2008 case finally goes to trial
Trial testimony began Tuesday in the trial of Eric Jarrod Williams in the 128th District Court.
Williams is facing third degree felony charges of indecency with a child from an alleged incident on or about June 2008. The victim was 13 years old at the time the crime was reported to have occurred. The jury will decide guilt and the punishment will be determined by Judge Courtney Arkeen.
If convicted he faces up to 10 years in prison and a fine not to exceed $10,000.
The mother of the victim, Toni Harding, was the first to take the stand. She testified she noticed her son’’s behavior had changed and he began having problems at school and was getting into fights. Harding stated her son later told her of the alleged incidents to which she took him to the Orange Police Department to give a statement.
Harding broke down and sobbed when she told jurors her family felt forced to move from the area after the news of the allegations “got out.” The family fled for their safety.
The victim also took the stand. He is now 18 years old. At times he also broke down and cried.
However, he began his testimony by telling jurors how he met the defendant. He recalled meeting Williams at his aunt’s house. Later, the same day, the defendant reportedly asked the victim and two other teens to join him across the street in his vehicle.
The victim said Williams showed the boys pornography from a laptop computer. They all agreed to be paid for performing sexual acts on themselves while Williams also performed sexual acts on himself. At first, the victim said he was embarrassed, but when the others participated, he decided to join in.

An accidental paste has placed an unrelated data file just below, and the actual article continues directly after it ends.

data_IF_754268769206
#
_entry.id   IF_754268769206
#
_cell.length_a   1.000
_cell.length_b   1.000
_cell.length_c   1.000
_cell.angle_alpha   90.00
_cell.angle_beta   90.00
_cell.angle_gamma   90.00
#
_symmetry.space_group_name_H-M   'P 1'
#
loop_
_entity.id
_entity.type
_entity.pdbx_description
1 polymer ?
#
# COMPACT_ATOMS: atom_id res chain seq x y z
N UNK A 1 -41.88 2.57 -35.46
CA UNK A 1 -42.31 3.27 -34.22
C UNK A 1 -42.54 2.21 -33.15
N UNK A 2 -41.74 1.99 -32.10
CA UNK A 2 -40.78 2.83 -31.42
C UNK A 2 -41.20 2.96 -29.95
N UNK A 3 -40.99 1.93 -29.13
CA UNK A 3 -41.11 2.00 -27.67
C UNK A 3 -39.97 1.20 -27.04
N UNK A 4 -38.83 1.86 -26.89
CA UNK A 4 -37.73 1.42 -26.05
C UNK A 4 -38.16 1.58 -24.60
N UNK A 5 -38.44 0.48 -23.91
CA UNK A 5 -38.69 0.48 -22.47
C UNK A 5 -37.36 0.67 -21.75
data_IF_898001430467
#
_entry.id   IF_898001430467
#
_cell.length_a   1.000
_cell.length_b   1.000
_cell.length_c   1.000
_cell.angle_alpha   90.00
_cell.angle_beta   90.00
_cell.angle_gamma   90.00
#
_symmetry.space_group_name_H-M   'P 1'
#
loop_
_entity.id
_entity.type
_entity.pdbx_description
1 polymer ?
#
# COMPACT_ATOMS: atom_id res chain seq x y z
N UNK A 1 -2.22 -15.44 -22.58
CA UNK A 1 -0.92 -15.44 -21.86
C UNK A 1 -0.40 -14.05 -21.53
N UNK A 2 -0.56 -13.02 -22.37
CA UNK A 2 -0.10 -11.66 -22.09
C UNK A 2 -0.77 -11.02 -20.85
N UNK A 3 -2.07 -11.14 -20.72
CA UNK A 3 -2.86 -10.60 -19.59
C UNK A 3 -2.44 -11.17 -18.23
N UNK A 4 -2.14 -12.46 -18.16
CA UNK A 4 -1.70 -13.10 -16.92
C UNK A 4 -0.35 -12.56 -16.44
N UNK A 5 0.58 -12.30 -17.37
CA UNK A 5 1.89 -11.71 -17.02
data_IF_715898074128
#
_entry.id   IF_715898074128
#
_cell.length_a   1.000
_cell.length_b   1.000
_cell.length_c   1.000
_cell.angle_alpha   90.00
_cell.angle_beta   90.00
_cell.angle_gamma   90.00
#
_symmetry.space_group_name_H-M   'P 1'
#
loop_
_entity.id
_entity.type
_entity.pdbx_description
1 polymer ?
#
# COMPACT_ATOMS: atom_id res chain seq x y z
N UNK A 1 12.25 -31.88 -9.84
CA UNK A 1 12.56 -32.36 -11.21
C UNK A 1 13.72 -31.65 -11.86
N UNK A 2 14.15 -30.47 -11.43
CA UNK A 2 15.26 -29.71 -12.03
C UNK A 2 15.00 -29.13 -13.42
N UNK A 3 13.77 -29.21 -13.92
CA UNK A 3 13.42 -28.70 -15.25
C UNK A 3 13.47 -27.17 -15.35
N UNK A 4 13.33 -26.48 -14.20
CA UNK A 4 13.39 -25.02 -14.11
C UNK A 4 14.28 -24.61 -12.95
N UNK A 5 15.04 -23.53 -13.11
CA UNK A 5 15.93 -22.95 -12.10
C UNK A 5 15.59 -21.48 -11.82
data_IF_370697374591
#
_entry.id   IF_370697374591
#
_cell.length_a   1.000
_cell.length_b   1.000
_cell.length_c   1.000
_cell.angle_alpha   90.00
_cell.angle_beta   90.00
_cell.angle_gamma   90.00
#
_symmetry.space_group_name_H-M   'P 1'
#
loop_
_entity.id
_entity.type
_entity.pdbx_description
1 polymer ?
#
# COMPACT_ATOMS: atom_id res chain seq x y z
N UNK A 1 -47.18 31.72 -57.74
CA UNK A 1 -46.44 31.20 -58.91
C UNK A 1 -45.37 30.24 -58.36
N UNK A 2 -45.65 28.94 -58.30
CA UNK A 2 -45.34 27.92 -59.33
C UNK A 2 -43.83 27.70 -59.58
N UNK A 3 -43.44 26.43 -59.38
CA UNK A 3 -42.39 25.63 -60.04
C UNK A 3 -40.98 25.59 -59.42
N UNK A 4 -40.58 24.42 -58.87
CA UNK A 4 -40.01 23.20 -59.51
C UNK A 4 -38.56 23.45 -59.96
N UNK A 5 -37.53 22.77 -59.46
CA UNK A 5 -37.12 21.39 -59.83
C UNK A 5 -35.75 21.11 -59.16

After they were done, they went back into the house, “like nothing happened.”
Incidents such as this continued, but for the most part the victim participated in the acts alone with Williams and was paid “most” of the time. The alleged incidents stopped when Williams reportedly wanted to take the actions a step further, according to court testimony.
However, the victim stated several times, the defendant “never” touched him and he “never” touched Willams.
At one point during cross examination by the defendant’s attorney, Joe Alford, the victim became agitated and said he was embarrassed to be talking about the case in front of everybody. His eyes filled with tears.
‘I don’t even want to do this anymore,” he said. “I don’t have any reason to lie on this man. But, he didn’t have any right to do what he did.”
When asked about his statement to police and asked why it was different than what he was stating on the stand, he replied he was telling everything to the best of his ability, but that he couldn’t remember everything.
He also told the jury, Williams was a trusted person in the family since he was told them he was a police officer in Louisiana.
The victim further told jurors he didn’t tell the entire story to the officer who took the statement at OPD.
“I just told him what I wanted him to know,” he said.
The victim would later add, he sometimes would smoke marijuana with his friends while standing outside. The defendant would sometimes pick him up from outside his house and take drives with him around Orange and parts of Louisiana.
The victim stated repeatedly he was telling the truth on the stand.
“If they don’t believe me, he gots the same ways and he will do it to other people,” he said.
Court testimony is expected to continue 9 a.m. Wednesday morning.
Check www.therecordlive.com for details on the case and the verdict.